Northern Ireland news

Ulster Canal project to share in new €70.4m from Republic's Shared Island Fund

A project to restore the historic Ulster Canal is to benefit from the Shared Island Fund.
Paul Ainsworth

A PROJECT to restore the cross-border Ulster Canal is among initiatives to benefit from €70.4 million allocated by the Republic's Shared Island Fund.

The fund, which was established last year, aims to enhance all-Ireland projects to help build a shared future for communities on both sides of the border.

Schemes to benefit from the new financial package include a shared island electric vehicle charging infrastructure project, which will receive €15m, while €3m will be used for a 'Community Climate Action Programme'.

Arts investment projects will also be awarded €7.4m from the pot.

However, the biggest sum - €40m - will go towards the Ulster Canal restoration project, which will reconnect rural communities in Fermanagh, Cavan and Monaghan along 13.5km of the waterway.

Completed in 1842, the canal was closed in 1931, but work has been underway at restoring it since 2015. The Shared Island Fund cash injection will go towards the third phase of the long-awaited project.

"The Shared Island initiative is gathering pace. Following on from the €50m allocation from the Shared Island Fund in 2021, Government has today agreed a record €70m in funding for Shared Island projects and investments," Taoiseach Micheál Martin said yesterday.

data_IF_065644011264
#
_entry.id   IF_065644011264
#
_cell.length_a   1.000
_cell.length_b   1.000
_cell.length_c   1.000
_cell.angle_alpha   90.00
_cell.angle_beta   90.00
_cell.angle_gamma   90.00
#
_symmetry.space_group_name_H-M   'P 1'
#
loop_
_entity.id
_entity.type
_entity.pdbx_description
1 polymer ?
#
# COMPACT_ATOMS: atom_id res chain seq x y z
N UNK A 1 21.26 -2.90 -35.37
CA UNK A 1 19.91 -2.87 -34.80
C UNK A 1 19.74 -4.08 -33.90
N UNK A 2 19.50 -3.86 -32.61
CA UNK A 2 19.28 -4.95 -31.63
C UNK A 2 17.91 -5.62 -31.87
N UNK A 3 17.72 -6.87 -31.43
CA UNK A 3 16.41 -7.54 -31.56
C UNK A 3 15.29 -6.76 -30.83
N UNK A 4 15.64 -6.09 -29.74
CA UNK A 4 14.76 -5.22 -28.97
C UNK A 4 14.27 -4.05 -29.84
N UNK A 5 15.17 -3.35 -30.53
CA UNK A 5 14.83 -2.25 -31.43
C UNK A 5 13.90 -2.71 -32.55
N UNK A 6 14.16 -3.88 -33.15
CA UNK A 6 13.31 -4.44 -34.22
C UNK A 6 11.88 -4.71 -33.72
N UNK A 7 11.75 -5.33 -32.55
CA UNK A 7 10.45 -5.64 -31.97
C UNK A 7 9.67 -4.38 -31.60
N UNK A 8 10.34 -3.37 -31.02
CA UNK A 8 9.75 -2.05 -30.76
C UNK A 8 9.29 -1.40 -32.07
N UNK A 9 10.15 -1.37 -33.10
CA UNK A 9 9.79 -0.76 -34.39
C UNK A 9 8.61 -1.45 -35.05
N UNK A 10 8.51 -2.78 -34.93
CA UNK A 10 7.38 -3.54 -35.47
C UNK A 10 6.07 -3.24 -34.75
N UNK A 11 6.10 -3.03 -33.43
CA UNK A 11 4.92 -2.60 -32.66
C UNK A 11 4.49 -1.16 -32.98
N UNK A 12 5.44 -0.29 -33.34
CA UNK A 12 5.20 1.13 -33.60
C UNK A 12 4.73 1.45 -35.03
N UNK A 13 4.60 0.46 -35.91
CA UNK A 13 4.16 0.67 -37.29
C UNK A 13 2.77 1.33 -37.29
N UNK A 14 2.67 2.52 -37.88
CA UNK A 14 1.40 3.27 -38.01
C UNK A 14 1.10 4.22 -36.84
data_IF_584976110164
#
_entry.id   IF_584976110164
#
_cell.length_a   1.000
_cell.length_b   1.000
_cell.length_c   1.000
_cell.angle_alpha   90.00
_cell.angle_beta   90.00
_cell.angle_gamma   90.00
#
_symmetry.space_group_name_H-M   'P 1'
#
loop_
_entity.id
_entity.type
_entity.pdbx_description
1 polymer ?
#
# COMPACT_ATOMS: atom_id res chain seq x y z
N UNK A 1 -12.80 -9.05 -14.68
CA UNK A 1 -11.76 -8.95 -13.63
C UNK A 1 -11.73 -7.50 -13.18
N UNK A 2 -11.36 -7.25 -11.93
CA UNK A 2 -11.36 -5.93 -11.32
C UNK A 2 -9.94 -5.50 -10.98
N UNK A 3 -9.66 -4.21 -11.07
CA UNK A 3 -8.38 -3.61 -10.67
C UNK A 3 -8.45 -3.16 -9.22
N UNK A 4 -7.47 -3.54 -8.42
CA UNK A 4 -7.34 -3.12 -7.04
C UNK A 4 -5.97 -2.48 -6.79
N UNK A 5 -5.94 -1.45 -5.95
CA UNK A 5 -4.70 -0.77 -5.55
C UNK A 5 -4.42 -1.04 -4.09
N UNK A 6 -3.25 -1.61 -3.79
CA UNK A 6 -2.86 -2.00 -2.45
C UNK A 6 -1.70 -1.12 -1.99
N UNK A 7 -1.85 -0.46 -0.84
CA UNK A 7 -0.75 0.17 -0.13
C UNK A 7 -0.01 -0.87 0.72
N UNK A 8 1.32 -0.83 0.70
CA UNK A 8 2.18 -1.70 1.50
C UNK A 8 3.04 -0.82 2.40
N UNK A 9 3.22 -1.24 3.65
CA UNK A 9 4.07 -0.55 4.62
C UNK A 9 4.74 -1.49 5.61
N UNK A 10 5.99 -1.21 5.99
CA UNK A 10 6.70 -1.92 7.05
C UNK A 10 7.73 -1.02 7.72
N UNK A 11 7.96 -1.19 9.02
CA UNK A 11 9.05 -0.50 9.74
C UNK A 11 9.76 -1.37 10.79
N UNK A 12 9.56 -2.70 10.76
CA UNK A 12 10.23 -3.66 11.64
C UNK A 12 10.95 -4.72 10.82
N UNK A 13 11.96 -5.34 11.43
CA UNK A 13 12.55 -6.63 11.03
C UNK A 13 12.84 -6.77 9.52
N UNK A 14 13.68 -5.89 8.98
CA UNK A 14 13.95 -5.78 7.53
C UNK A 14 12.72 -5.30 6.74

"Today’s announcement sets out an ambitious, cross-government programme of work, which will bring communities, north and south, together to work on shared strategic priorities.

"Through the Shared Island Fund we are providing enhanced resources so the long-standing commitment to the Ulster Canal restoration is delivered. We are also progressing new cross-border and all-island investments in community climate action, EV charging infrastructure, in the arts, and for new local authority investment projects.

He added: "Working through all-island partnerships, we will deliver tangible benefits and provide new opportunities for people from all communities and traditions on this island. The government is deeply committed to this agenda to see us build, in practical and positive ways, a more connected, sustainable and prosperous island for all."

Former president of the Inland Waterways Association of Ireland Brian Cassells, who has long campaigned for the revamping of the Ulster Canal, said he was "absolutely delighted" at the announcement.

He told the Irish News: "Full marks to the government in the Republic for their vision and understanding of the amazing potential of this project.

"Bringing the Ulster Canal back to life will be of huge benefit to the border communities it passes through - areas that have often suffered from underinvestment for many years.

"It will be a boon for farmers, as well as the hospitality and tourism sectors. Sadly it seemed that many had turned their backs on our waterways in previous decades, ignoring the incredible opportunities they presented.

"It's heartening to see that potential once again being realised through this new funding for the phase three of the Ulster Canal project."

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